# 7.16: Dilation in the Coordinate Plane

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Multiplication of coordinates by a scale factor given the origin as the center.

## Dilation in the Coordinate Plane

Two figures are similar if they are the same shape but not necessarily the same size. One way to create similar figures is by dilating. A dilation makes a figure larger or smaller such that the new image has the same shape as the original.

Dilation: An enlargement or reduction of a figure that preserves shape but not size. All dilations are similar to the original figure.

Dilations have a center and a scale factor. The center is the point of reference for the dilation and the scale factor tells us how much the figure stretches or shrinks. A scale factor is labeled $$k$$. Only positive scale factors, $$k$$, will be considered in this text.

If the dilated image is smaller than the original, then $$0<k<1$$.

If the dilated image is larger than the original, then $$k>1$$.

To dilate something in the coordinate plane, multiply each coordinate by the scale factor. This is called mapping. For any dilation the mapping will be $$(x,y)\rightarrow (kx,ky)$$. In this text, the center of dilation will always be the origin.

What if you were given the coordinates of a figure and were asked to dilate that figure by a scale factor of 2? How could you find the coordinates of the dilated figure?

For Examples 1 and 2, use the following instructions:

Given A and the scale factor, determine the coordinates of the dilated point, $$A′$$. You may assume the center of dilation is the origin. Remember that the mapping will be $$(x, y)\rightarrow (kx, ky)$$.

Example $$\PageIndex{1}$$

$$A(−4,6), k=2$$

Solution

$$A′(−8,12)$$

Example $$\PageIndex{2}$$

$$A(9,−13), k=\dfrac{1}{2}$$

Solution

$$A′(4.5,−6.5)$$

Example $$\PageIndex{3}$$

Quadrilateral EFGH\) has vertices $$E(−4,−2)$$, $$F(1,4)$$, $$G(6,2)$$ and $$H(0,−4)$$. Draw the dilation with a scale factor of 1.5. Figure $$\PageIndex{1}$$

Solution

Remember that to dilate something in the coordinate plane, multiply each coordinate by the scale factor.

For this dilation, the mapping will be (x,y)\rightarrow (1.5x, 1.5y) . \(\begin{aligned} &E(−4,−2)\rightarrow (1.5(−4),1.5(−2))\rightarrow E′(−6,−3) \\ &F(1,4)\rightarrow (1.5(1),1.5(4))\rightarrow F′(1.5,6) \\ &G(6,2)\rightarrow (1.5(6),1.5(2))\rightarrow G′(9,3) \\ &H(0,−4)\rightarrow (1.5(0),1.5(−4))\rightarrow H′(0,−6)\end{aligned}

In the graph above, the blue quadrilateral is the original and the red image is the dilation.

Example $$\PageIndex{4}$$

Determine the coordinates of $$\Delta ABC$$ and $$\Delta A′B′C′$$ and find the scale factor. Figure $$\PageIndex{2}$$

Solution

The coordinates of the vertices of $$\Delta ABC$$ are $$A(2,1)$$, B(5,1)\) and C(3,6)\). The coordinates of the vertices of $$\Delta A′B′C′$$ are A′(6,3)\), $$B′(15,3)$$ and C′(9,18)\). Each of the corresponding coordinates are three times the original, so $$k=3$$.

Example $$\PageIndex{5}$$

Show that dilations preserve shape by using the distance formula. Find the lengths of the sides of both triangles in Example B.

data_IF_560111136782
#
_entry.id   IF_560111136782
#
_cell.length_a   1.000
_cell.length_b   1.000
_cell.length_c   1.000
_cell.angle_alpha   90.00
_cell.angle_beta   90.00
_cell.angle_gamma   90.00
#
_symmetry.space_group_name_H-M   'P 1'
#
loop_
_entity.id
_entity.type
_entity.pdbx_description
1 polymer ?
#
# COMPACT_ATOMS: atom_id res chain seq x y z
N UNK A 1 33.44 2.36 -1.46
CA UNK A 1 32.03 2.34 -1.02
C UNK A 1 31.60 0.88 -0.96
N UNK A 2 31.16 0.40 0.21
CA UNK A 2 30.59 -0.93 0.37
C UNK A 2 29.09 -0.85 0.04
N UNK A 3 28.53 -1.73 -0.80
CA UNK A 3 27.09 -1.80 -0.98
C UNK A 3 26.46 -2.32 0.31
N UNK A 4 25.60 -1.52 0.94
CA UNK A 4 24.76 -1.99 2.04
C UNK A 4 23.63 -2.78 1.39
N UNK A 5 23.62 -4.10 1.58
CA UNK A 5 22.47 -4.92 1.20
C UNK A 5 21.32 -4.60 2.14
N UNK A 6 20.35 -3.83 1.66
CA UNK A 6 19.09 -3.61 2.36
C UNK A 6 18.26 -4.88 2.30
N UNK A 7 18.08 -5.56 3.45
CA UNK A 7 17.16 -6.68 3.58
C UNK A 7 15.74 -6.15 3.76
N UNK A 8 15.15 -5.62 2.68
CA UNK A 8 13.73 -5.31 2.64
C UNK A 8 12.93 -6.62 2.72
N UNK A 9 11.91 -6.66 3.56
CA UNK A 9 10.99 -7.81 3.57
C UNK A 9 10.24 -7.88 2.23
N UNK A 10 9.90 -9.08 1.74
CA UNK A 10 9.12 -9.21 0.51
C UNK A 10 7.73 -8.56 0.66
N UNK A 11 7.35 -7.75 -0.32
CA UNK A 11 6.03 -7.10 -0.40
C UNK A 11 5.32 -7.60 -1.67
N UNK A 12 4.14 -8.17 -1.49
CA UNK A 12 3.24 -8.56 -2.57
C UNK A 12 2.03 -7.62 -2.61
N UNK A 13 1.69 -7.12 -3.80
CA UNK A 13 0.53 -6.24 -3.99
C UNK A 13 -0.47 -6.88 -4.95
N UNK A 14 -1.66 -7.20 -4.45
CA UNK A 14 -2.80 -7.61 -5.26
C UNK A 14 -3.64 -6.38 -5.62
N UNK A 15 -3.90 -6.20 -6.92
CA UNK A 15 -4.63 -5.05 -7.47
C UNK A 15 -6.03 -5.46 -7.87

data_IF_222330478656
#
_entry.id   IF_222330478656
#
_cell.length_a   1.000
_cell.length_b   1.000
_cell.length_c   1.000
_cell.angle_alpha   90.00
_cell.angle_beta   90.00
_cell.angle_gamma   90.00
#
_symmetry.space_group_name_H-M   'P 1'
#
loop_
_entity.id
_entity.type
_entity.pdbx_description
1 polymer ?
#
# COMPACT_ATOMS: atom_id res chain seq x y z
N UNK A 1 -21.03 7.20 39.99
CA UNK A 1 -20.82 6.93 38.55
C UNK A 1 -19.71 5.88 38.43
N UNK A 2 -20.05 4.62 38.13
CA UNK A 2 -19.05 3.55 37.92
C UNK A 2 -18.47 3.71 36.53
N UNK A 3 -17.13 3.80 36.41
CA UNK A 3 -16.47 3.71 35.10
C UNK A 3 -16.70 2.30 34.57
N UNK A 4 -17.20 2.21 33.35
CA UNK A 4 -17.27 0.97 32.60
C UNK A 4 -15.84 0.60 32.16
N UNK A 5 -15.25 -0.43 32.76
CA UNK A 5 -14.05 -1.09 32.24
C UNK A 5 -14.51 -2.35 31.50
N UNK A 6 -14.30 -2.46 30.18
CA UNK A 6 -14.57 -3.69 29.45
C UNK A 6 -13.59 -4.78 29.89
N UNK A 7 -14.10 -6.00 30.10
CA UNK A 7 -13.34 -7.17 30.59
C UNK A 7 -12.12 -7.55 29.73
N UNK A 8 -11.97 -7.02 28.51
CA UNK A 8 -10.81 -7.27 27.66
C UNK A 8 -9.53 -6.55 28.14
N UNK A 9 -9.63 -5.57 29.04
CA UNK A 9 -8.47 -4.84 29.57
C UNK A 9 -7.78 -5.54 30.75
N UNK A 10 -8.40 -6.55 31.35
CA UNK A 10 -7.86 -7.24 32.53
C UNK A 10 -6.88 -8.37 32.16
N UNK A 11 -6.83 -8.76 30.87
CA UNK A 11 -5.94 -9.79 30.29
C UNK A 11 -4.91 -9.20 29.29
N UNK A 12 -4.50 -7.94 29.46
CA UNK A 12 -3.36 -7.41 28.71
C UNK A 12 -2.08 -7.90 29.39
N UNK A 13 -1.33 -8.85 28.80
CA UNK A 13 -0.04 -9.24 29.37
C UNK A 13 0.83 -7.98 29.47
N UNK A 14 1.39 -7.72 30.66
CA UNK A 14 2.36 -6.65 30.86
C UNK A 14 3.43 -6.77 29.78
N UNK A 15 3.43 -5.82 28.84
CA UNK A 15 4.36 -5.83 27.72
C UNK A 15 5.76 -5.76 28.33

Solution

$$\begin{array}{ll} \underline{\Delta ABC} & \underline{\Delta A'B'C'} A B=\sqrt{(2-5)^{2}+(1-1)^{2}}=\sqrt{9}=3 & A^{\prime} B^{\prime}=\sqrt{(6-15)^{2}+(3-3)^{2}}=\sqrt{81}=9 \\ A C=\sqrt{(2-3)^{2}+(1-6)^{2}}=\sqrt{26} & A^{\prime} C^{\prime}=\sqrt{(6-9)^{2}+(3-18)^{2}}=3 \sqrt{26} \\ C B=\sqrt{(3-5)^{2}+(6-1)^{2}}=\sqrt{29} & C^{\prime} B^{\prime}=\sqrt{(9-15)^{2}+(18-3)^{2}}=3 \sqrt{29} \end{array}$$

From this, we also see that all the sides of $$\Delta A′B′C′$$ are three times larger than $$\Delta ABC$$.

## Review

Given $$A$$ and $$A′$$, find the scale factor. You may assume the center of dilation is the origin.

1. $$A(8,2), A′(12,3)$$
2. $$A(−5,−9), A′(−45,−81)$$
3. $$A(22,−7), A(11,−3.5)$$

The origin is the center of dilation. Draw the dilation of each figure, given the scale factor.

1. $$A(2,4), B(−3,7), C(−1,−2); k=3$$
2. $$A(12,8), B(−4,−16), C(0,10); k=34$$

Multi-Step Problem Questions 6-9 build upon each other.

1. Plot $$A(1,2), B(12,4), C(10,10)$$. Connect to form a triangle.
2. Make the origin the center of dilation. Draw 4 rays from the origin to each point from #21. Then, plot $$A′(2,4), B′(24,8), C′(20,20)$$. What is the scale factor?
3. Use $$k=4$$, to find $$A′′B′′C′′$$. Plot these points.
4. What is the scale factor from $$A′B′C′$$ to $$A′′B′′C′′$$?

If $$O$$ is the origin, find the following lengths (using 6-9 above). Round all answers to the nearest hundredth.

1. $$OA$$
2. $$AA′$$
3. $$AA′′$$
4. $$OA′$$
5. $$OA′′$$
6. $$AB$$
7. $$A′B′$$
8. $$A′′B′′$$
9. Compare the ratios $$OA:OA′$$ and $$AB: A′B′$$. What do you notice? Why do you think that is?
10. Compare the ratios $$OA:OA′′$$ and $$AB: A′′B′′$$. What do you notice? Why do you think that is?

## Vocabulary

Term Definition
Dilation To reduce or enlarge a figure according to a scale factor is a dilation.
Distance Formula The distance between two points $$(x_1,y_1)$$ and $$(x_2,y_2)$$ can be defined as $$d=\sqrt{(x_2−x_1)^2+(y_2−y_1)^2}$$.
Mapping Mapping is a procedure involving the plotting of points on a coordinate grid to see the behavior of a function.
Scale Factor A scale factor is a ratio of the scale to the original or actual dimension written in simplest form.

Interactive Element

Video: Dilation in the Coordinate Plane Principles - Basic

Activities: Dilation in the Coordinate Plane Discussion Questions

Study Aids: Types of Transformations Study Guide

Practice: Dilation in the Coordinate Plane

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